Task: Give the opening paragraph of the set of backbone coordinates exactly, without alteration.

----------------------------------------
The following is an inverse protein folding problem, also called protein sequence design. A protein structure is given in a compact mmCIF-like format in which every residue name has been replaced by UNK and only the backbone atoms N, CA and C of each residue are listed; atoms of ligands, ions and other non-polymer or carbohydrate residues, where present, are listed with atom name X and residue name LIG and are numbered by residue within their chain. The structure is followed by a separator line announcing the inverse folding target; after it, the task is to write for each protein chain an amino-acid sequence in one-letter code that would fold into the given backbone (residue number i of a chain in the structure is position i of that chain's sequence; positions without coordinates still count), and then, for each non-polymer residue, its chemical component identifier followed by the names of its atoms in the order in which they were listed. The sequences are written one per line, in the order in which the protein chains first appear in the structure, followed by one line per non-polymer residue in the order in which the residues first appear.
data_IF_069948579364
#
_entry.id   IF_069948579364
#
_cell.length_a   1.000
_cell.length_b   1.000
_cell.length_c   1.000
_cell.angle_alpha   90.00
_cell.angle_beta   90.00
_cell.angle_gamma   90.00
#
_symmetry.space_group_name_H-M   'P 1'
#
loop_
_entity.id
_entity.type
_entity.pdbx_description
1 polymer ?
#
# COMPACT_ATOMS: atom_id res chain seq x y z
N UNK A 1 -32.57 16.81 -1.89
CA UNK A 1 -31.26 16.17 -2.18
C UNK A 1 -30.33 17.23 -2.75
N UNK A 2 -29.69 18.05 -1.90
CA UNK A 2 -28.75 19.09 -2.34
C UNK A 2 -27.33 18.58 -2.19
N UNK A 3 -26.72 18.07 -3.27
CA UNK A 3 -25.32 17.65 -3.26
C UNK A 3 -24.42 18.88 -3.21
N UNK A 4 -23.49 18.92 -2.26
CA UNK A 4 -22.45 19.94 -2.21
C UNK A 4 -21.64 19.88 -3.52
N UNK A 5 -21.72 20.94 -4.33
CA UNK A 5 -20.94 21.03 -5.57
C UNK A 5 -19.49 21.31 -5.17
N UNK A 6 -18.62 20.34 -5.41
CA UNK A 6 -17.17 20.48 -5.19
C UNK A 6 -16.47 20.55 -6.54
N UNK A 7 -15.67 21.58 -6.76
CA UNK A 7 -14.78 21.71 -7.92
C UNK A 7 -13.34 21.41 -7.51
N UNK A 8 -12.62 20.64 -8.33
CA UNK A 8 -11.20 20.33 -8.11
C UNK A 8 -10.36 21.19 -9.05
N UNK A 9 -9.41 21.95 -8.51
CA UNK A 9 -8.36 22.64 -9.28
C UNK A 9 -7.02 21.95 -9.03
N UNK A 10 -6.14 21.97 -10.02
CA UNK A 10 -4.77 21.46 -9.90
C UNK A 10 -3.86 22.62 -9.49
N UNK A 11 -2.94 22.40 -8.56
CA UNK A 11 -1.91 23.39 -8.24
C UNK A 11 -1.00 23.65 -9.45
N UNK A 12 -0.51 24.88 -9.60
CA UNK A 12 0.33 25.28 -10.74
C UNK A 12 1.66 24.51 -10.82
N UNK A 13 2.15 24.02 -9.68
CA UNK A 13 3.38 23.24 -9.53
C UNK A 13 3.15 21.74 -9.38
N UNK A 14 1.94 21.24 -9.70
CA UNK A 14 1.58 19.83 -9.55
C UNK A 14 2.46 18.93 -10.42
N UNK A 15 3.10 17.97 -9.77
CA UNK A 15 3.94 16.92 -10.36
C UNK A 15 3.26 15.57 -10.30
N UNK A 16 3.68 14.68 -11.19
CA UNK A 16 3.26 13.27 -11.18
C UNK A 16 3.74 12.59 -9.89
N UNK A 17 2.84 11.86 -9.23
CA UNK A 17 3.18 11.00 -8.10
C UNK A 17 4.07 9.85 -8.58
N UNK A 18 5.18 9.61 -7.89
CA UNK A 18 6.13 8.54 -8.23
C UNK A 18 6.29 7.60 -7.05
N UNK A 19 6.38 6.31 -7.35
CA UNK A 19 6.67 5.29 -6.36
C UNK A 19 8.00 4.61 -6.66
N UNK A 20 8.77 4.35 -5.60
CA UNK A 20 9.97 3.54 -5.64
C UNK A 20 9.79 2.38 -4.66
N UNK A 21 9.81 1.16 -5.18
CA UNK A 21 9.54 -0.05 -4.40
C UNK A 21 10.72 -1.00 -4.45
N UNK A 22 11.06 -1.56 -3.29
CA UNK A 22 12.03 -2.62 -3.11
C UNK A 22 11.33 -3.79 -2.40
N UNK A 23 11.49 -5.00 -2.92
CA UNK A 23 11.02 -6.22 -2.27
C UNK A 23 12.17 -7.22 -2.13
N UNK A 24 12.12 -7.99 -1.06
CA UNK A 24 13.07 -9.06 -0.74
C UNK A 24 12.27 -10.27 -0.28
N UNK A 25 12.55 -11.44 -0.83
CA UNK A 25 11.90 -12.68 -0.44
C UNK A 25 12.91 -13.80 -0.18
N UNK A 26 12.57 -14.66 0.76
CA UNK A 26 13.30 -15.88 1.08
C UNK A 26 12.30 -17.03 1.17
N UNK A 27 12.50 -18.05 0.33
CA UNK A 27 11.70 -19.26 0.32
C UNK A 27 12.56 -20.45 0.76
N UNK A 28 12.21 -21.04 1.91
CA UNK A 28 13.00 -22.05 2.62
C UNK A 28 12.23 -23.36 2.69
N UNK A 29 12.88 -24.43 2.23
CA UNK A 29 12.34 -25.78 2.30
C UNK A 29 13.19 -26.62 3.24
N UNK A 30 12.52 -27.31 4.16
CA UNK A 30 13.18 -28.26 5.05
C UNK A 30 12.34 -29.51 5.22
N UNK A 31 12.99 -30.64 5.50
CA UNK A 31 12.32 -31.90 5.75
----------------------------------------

The following is an inverse protein folding problem, also called protein sequence design. A protein structure is given in a compact mmCIF-like format in which every residue name has been replaced by UNK and only the backbone atoms N, CA and C of each residue are listed; atoms of ligands, ions and other non-polymer or carbohydrate residues, where present, are listed with atom name X and residue name LIG and are numbered by residue within their chain. The structure is followed by a separator line announcing the inverse folding target; after it, the task is to write for each protein chain an amino-acid sequence in one-letter code that would fold into the given backbone (residue number i of a chain in the structure is position i of that chain's sequence; positions without coordinates still count), and then, for each non-polymer residue, its chemical component identifier followed by the names of its atoms in the order in which they were listed. The sequences are written one per line, in the order in which the protein chains first appear in the structure, followed by one line per non-polymer residue in the order in which the residues first appear.